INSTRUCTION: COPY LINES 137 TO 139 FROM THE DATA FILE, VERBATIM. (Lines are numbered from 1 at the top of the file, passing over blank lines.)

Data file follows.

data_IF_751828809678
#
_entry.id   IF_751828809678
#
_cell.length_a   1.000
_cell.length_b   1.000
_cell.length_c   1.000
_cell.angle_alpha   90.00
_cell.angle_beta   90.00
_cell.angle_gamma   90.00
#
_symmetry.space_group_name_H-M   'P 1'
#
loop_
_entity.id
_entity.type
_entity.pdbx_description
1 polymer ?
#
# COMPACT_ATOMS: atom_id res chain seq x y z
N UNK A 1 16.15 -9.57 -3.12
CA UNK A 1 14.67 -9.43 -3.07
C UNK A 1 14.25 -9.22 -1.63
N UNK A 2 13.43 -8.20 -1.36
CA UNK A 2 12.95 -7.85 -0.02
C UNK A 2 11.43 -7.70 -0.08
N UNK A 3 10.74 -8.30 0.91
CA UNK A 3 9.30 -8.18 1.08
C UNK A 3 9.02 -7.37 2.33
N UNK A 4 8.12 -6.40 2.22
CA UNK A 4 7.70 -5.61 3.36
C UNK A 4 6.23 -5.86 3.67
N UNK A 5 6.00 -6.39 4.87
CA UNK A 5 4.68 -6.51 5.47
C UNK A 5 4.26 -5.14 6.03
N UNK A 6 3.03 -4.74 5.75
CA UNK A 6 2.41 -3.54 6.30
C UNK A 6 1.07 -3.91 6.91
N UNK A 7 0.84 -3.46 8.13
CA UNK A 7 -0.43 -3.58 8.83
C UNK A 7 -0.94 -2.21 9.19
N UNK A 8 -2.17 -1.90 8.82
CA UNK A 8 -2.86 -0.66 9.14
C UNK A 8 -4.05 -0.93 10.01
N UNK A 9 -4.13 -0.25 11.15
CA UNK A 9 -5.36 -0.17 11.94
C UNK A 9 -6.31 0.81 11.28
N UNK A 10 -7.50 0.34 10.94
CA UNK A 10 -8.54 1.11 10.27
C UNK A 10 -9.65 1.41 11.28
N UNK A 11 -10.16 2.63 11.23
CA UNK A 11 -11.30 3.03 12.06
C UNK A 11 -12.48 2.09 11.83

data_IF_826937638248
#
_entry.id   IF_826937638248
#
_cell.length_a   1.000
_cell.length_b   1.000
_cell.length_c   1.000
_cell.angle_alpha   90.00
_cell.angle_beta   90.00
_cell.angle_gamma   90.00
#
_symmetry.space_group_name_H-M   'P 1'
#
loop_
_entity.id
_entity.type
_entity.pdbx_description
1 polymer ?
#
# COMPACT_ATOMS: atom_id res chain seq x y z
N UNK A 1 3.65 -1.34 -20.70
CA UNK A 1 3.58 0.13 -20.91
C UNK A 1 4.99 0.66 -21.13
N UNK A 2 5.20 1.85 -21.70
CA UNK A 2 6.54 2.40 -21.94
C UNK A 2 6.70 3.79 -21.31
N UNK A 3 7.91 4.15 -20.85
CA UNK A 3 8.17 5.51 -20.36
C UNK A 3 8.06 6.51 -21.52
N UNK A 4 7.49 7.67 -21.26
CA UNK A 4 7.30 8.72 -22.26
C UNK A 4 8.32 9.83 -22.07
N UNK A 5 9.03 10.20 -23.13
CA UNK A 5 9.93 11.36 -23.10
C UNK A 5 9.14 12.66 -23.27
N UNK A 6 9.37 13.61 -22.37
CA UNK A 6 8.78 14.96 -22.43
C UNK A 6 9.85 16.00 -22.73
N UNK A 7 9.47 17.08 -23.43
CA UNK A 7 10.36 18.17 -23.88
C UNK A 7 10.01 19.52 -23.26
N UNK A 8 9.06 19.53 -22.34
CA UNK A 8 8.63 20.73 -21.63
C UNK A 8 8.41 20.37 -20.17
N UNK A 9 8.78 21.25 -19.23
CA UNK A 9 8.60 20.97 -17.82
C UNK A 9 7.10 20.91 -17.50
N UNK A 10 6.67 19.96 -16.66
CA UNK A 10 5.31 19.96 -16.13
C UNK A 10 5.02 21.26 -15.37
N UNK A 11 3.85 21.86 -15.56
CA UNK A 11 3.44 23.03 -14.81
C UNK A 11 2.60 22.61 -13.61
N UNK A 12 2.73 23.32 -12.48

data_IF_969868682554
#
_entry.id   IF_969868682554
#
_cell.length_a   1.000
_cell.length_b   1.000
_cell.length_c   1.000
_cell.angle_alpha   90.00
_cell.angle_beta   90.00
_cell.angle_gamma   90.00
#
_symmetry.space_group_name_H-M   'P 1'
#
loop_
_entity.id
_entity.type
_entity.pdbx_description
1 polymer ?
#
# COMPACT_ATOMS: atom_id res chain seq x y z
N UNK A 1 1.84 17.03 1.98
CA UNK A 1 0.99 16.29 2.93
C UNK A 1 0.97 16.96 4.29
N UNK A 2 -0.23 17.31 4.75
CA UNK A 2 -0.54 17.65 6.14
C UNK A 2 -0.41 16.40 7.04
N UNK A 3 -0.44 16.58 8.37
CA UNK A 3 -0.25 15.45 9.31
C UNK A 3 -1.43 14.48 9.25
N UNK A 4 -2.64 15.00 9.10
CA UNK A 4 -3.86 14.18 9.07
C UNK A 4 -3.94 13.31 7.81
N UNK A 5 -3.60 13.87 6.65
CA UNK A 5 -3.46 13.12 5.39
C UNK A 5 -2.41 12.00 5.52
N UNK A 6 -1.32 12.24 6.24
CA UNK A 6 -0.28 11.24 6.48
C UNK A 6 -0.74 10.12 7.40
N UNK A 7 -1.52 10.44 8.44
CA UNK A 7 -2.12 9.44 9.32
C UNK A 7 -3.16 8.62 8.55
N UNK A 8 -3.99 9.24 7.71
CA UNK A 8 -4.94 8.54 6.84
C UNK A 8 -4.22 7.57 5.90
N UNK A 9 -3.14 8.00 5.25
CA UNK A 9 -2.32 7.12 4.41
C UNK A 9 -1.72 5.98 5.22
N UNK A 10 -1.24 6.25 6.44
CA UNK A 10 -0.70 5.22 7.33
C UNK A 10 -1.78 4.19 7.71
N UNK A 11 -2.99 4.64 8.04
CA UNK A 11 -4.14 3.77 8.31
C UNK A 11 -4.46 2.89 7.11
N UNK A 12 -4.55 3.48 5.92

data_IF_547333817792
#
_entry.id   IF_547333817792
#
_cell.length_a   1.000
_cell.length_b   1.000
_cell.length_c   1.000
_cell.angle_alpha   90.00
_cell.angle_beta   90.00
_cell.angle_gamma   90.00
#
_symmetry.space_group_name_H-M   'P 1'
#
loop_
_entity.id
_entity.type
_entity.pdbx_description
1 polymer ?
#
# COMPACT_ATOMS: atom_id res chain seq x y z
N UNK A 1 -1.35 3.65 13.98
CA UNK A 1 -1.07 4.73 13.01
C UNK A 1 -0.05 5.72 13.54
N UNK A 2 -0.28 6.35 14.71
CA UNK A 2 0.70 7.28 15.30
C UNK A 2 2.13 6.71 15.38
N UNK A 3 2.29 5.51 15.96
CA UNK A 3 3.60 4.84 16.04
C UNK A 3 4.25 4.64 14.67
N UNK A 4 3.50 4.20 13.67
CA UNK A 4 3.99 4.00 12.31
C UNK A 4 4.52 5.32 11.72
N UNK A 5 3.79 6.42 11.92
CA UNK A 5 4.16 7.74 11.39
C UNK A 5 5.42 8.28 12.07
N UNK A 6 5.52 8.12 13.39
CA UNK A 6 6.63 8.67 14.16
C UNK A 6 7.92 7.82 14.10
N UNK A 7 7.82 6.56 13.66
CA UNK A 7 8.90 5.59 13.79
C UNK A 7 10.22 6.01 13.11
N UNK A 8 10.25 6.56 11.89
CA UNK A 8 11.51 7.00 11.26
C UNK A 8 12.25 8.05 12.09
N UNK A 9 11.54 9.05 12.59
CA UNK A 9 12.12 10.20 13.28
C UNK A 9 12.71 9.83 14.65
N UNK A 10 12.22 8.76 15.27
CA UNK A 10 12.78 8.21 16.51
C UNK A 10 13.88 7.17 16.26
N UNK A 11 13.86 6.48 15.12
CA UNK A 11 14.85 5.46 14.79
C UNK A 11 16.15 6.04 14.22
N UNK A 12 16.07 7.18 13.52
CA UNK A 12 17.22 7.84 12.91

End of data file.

N UNK A 4 -2.64 15.00 9.10
CA UNK A 4 -3.86 14.18 9.07
C UNK A 4 -3.94 13.31 7.81